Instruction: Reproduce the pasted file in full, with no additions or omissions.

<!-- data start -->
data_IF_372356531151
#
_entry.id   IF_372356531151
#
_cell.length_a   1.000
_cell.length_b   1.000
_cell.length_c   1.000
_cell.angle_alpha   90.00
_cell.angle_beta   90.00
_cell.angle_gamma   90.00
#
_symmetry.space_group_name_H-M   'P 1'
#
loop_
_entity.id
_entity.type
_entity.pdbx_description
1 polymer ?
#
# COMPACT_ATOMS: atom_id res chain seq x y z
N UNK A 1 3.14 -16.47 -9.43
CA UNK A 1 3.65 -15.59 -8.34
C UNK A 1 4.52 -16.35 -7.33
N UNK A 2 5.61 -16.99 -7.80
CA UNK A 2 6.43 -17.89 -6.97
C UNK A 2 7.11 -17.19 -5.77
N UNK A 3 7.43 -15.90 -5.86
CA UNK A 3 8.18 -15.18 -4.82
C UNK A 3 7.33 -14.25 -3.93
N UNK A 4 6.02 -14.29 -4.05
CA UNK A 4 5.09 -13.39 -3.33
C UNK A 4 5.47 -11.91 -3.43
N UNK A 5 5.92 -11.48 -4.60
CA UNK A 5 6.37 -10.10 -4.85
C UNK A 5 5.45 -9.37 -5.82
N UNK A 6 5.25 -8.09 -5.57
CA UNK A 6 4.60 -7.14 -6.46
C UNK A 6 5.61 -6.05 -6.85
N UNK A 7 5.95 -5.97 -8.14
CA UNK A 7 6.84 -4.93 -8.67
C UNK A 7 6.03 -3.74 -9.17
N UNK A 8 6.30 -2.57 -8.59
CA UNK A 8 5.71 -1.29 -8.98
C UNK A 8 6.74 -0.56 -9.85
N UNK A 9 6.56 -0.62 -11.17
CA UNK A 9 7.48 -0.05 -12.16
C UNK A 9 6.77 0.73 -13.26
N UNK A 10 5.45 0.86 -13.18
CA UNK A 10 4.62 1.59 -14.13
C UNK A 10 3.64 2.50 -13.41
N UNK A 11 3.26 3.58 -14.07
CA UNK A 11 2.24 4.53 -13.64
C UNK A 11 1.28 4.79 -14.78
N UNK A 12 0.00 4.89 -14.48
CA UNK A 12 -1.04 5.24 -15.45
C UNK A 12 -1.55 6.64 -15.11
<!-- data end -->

data_IF_372356531151
#
_entry.id   IF_372356531151
#
_cell.length_a   1.000
_cell.length_b   1.000
_cell.length_c   1.000
_cell.angle_alpha   90.00
_cell.angle_beta   90.00
_cell.angle_gamma   90.00
#
_symmetry.space_group_name_H-M   'P 1'
#
loop_
_entity.id
_entity.type
_entity.pdbx_description
1 polymer ?
#
# COMPACT_ATOMS: atom_id res chain seq x y z
N UNK A 1 3.14 -16.47 -9.43
CA UNK A 1 3.65 -15.59 -8.34
C UNK A 1 4.52 -16.35 -7.33
N UNK A 2 5.61 -16.99 -7.80
CA UNK A 2 6.43 -17.89 -6.97
C UNK A 2 7.11 -17.19 -5.77
N UNK A 3 7.43 -15.90 -5.86
CA UNK A 3 8.18 -15.18 -4.82
C UNK A 3 7.33 -14.25 -3.93
N UNK A 4 6.02 -14.29 -4.05
CA UNK A 4 5.09 -13.39 -3.33
C UNK A 4 5.47 -11.91 -3.43
N UNK A 5 5.92 -11.48 -4.60
CA UNK A 5 6.37 -10.10 -4.85
C UNK A 5 5.45 -9.37 -5.82
N UNK A 6 5.25 -8.09 -5.57
CA UNK A 6 4.60 -7.14 -6.46
C UNK A 6 5.61 -6.05 -6.85
N UNK A 7 5.95 -5.97 -8.14
CA UNK A 7 6.84 -4.93 -8.67
C UNK A 7 6.03 -3.74 -9.17
N UNK A 8 6.30 -2.57 -8.59
CA UNK A 8 5.71 -1.29 -8.98
C UNK A 8 6.74 -0.56 -9.85
N UNK A 9 6.56 -0.62 -11.17
CA UNK A 9 7.48 -0.05 -12.16
C UNK A 9 6.77 0.73 -13.26
N UNK A 10 5.45 0.86 -13.18
CA UNK A 10 4.62 1.59 -14.13
C UNK A 10 3.64 2.50 -13.41
N UNK A 11 3.26 3.58 -14.07
CA UNK A 11 2.24 4.53 -13.64
C UNK A 11 1.28 4.79 -14.78
N UNK A 12 0.00 4.89 -14.48
CA UNK A 12 -1.04 5.24 -15.45
C UNK A 12 -1.55 6.64 -15.11